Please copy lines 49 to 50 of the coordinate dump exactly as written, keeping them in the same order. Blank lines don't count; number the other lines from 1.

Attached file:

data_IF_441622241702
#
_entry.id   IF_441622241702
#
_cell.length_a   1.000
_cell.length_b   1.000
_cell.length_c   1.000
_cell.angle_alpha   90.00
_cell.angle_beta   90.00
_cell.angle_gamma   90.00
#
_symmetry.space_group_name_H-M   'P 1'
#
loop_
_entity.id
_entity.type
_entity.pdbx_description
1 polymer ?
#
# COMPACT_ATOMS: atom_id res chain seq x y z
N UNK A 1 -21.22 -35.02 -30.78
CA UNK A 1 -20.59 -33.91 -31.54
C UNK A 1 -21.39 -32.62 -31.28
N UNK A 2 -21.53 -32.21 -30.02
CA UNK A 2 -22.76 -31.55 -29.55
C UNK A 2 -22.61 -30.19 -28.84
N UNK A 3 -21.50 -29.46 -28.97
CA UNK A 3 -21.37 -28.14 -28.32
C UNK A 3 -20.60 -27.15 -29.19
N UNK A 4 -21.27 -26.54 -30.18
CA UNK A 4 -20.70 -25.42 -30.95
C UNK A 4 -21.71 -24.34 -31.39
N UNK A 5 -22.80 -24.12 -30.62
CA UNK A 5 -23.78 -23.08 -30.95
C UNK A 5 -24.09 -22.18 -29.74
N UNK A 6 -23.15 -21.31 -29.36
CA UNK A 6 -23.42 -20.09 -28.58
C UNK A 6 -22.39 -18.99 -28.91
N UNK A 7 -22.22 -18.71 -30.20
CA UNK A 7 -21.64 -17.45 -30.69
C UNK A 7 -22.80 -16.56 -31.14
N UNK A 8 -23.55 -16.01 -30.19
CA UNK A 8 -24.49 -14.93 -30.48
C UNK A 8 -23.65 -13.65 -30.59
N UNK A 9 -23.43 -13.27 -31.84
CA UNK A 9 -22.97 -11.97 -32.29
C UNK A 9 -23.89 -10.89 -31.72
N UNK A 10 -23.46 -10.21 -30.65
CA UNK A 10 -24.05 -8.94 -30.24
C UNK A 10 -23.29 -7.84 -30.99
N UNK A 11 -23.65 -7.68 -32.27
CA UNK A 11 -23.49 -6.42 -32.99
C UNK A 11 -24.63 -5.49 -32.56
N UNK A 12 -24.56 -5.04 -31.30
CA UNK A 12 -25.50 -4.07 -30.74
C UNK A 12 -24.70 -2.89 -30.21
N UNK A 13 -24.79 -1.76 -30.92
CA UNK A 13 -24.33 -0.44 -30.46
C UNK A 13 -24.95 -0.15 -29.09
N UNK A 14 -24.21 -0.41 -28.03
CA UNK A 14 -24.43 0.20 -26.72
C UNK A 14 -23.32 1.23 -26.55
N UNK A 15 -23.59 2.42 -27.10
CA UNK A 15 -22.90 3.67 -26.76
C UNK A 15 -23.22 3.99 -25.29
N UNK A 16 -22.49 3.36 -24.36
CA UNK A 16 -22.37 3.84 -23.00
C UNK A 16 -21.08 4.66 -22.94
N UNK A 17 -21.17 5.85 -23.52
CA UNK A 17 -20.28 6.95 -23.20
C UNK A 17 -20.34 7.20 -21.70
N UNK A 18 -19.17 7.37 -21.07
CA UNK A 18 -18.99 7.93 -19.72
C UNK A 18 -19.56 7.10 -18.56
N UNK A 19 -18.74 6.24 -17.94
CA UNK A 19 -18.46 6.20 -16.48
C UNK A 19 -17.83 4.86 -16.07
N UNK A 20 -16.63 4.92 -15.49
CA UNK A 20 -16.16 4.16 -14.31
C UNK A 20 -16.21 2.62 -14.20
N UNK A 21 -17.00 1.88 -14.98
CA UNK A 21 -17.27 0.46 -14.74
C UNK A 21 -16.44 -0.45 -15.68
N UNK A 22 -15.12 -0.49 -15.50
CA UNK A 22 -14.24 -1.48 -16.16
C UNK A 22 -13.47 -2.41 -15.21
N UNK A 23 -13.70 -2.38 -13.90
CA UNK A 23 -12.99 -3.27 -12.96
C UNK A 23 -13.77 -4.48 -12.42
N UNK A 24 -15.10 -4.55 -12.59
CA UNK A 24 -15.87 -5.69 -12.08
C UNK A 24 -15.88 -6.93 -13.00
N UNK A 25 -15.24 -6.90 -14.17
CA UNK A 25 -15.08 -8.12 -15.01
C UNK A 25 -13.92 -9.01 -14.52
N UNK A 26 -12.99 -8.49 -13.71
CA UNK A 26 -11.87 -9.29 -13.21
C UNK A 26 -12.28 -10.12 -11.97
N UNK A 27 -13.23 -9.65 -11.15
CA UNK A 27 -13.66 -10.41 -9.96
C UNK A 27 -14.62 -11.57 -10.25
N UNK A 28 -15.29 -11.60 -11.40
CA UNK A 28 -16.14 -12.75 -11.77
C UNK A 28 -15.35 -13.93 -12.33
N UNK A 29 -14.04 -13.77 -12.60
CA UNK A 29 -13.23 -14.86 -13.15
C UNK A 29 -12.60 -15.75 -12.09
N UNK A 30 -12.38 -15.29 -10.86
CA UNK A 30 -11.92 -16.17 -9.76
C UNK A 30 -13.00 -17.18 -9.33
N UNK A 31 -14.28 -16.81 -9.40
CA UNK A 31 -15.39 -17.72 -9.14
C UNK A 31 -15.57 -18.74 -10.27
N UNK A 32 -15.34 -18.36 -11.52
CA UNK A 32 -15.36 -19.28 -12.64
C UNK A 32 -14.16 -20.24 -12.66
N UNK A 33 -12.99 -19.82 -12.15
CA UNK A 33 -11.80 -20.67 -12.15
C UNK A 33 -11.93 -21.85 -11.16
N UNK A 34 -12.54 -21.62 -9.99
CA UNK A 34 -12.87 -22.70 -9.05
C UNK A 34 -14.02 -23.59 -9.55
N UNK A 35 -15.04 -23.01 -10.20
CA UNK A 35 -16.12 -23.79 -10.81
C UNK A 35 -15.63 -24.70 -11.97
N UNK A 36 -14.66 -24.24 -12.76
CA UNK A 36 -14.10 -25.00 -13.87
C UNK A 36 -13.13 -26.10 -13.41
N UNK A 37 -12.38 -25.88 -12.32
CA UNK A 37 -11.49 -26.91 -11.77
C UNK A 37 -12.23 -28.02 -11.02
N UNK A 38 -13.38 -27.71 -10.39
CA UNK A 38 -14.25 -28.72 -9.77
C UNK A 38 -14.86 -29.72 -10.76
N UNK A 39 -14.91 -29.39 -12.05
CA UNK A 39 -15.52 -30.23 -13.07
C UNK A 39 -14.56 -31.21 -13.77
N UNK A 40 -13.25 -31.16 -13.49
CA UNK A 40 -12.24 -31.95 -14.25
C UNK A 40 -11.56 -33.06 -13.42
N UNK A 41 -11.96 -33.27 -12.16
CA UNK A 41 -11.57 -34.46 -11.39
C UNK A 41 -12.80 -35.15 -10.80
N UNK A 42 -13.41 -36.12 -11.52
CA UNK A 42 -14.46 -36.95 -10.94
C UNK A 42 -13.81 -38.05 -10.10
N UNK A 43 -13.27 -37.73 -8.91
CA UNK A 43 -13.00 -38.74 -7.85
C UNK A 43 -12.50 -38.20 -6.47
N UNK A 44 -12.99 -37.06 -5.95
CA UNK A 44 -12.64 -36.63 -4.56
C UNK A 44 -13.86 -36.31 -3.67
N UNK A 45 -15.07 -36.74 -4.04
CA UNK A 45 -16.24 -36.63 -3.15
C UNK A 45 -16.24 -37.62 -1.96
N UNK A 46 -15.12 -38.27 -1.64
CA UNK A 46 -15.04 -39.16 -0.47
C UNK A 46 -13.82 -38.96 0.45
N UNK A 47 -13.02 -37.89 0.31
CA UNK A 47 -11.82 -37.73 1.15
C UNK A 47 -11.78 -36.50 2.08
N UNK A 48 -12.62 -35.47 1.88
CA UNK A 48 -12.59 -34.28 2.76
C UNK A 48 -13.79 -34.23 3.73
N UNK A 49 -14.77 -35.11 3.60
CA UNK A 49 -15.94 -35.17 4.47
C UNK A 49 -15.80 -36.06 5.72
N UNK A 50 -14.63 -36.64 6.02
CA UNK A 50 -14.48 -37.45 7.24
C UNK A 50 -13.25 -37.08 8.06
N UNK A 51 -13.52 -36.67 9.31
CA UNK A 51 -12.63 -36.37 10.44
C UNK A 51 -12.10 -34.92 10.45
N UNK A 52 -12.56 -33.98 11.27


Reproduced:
CA UNK A 10 -24.05 -8.94 -30.24
C UNK A 10 -23.29 -7.84 -30.99